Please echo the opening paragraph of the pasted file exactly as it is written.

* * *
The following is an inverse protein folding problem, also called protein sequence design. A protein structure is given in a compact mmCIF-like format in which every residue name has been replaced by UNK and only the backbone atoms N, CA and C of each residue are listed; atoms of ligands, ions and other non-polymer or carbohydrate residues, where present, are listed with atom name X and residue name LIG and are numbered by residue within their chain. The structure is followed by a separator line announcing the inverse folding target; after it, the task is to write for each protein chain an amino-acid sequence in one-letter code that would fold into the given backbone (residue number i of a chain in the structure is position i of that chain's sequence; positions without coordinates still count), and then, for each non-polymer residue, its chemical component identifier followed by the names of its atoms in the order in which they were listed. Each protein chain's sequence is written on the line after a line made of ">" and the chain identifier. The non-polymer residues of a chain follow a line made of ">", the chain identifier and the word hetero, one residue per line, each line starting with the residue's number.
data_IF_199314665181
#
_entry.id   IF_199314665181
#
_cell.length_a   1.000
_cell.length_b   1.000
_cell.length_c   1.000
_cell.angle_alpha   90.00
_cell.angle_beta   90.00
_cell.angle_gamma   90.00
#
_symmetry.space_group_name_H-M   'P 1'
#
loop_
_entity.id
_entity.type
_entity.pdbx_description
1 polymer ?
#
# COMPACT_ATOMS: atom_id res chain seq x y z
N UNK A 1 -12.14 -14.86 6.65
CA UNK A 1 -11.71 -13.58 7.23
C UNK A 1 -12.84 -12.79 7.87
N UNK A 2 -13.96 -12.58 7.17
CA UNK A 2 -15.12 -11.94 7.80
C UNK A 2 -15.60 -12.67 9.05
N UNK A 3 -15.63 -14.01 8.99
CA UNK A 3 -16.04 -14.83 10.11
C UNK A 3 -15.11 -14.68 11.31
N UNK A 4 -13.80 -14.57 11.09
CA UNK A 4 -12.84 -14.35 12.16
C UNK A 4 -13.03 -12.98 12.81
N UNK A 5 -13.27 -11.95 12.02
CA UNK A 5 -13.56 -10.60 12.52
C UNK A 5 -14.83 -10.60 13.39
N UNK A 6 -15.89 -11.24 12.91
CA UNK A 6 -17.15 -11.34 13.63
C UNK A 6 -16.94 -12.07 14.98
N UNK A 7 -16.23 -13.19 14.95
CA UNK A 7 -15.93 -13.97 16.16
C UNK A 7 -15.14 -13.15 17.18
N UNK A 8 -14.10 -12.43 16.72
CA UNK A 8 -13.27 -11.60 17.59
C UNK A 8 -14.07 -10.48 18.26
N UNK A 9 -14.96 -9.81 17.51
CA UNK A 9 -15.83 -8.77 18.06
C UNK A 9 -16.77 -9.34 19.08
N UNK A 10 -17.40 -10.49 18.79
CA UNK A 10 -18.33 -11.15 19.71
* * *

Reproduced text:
The following is an inverse protein folding problem, also called protein sequence design. A protein structure is given in a compact mmCIF-like format in which every residue name has been replaced by UNK and only the backbone atoms N, CA and C of each residue are listed; atoms of ligands, ions and other non-polymer or carbohydrate residues, where present, are listed with atom name X and residue name LIG and are numbered by residue within their chain. The structure is followed by a separator line announcing the inverse folding target; after it, the task is to write for each protein chain an amino-acid sequence in one-letter code that would fold into the given backbone (residue number i of a chain in the structure is position i of that chain's sequence; positions without coordinates still count), and then, for each non-polymer residue, its chemical component identifier followed by the names of its atoms in the order in which they were listed. Each protein chain's sequence is written on the line after a line made of ">" and the chain identifier. The non-polymer residues of a chain follow a line made of ">", the chain identifier and the word hetero, one residue per line, each line starting with the residue's number.